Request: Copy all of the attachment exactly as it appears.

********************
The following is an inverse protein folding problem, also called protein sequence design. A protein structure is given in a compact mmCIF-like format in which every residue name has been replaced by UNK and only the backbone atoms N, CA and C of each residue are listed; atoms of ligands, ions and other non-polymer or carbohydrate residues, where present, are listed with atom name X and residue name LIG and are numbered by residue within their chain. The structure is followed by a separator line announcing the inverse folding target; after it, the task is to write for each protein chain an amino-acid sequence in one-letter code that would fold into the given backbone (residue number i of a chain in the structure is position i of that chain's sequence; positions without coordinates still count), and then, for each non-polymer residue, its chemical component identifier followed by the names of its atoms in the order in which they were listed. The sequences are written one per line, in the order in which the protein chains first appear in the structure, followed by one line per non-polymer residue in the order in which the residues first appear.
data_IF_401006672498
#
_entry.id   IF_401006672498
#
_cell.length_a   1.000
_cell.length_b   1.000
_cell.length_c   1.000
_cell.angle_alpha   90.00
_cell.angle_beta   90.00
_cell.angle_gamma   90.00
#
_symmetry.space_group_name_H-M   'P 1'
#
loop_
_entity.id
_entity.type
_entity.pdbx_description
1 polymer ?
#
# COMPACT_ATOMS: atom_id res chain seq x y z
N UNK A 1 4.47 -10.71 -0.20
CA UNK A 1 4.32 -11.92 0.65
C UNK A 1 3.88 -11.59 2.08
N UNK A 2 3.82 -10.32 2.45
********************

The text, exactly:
The following is an inverse protein folding problem, also called protein sequence design. A protein structure is given in a compact mmCIF-like format in which every residue name has been replaced by UNK and only the backbone atoms N, CA and C of each residue are listed; atoms of ligands, ions and other non-polymer or carbohydrate residues, where present, are listed with atom name X and residue name LIG and are numbered by residue within their chain. The structure is followed by a separator line announcing the inverse folding target; after it, the task is to write for each protein chain an amino-acid sequence in one-letter code that would fold into the given backbone (residue number i of a chain in the structure is position i of that chain's sequence; positions without coordinates still count), and then, for each non-polymer residue, its chemical component identifier followed by the names of its atoms in the order in which they were listed. The sequences are written one per line, in the order in which the protein chains first appear in the structure, followed by one line per non-polymer residue in the order in which the residues first appear.
data_IF_401006672498
#
_entry.id   IF_401006672498
#
_cell.length_a   1.000
_cell.length_b   1.000
_cell.length_c   1.000
_cell.angle_alpha   90.00
_cell.angle_beta   90.00
_cell.angle_gamma   90.00
#
_symmetry.space_group_name_H-M   'P 1'
#
loop_
_entity.id
_entity.type
_entity.pdbx_description
1 polymer ?
#
# COMPACT_ATOMS: atom_id res chain seq x y z
N UNK A 1 4.47 -10.71 -0.20
CA UNK A 1 4.32 -11.92 0.65
C UNK A 1 3.88 -11.59 2.08
N UNK A 2 3.82 -10.32 2.45